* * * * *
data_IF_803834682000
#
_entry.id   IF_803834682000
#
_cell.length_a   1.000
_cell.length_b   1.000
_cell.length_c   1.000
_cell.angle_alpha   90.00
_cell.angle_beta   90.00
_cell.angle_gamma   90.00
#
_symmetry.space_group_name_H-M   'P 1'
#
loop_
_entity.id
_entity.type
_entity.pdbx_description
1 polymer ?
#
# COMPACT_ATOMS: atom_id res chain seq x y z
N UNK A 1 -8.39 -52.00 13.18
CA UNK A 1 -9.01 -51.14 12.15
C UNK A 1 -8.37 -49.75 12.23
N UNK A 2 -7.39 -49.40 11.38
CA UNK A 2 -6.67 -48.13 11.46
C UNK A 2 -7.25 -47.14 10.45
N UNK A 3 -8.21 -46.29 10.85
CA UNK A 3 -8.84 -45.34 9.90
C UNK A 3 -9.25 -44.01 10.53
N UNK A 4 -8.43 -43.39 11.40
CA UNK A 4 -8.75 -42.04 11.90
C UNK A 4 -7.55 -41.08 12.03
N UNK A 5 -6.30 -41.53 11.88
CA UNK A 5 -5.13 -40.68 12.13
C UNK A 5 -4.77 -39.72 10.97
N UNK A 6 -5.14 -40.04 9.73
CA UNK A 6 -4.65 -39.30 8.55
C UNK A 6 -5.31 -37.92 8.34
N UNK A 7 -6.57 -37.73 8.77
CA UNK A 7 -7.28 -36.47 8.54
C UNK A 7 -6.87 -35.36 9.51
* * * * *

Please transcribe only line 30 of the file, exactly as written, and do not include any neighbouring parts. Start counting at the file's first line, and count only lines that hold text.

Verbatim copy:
N UNK A 4 -8.43 -43.39 11.40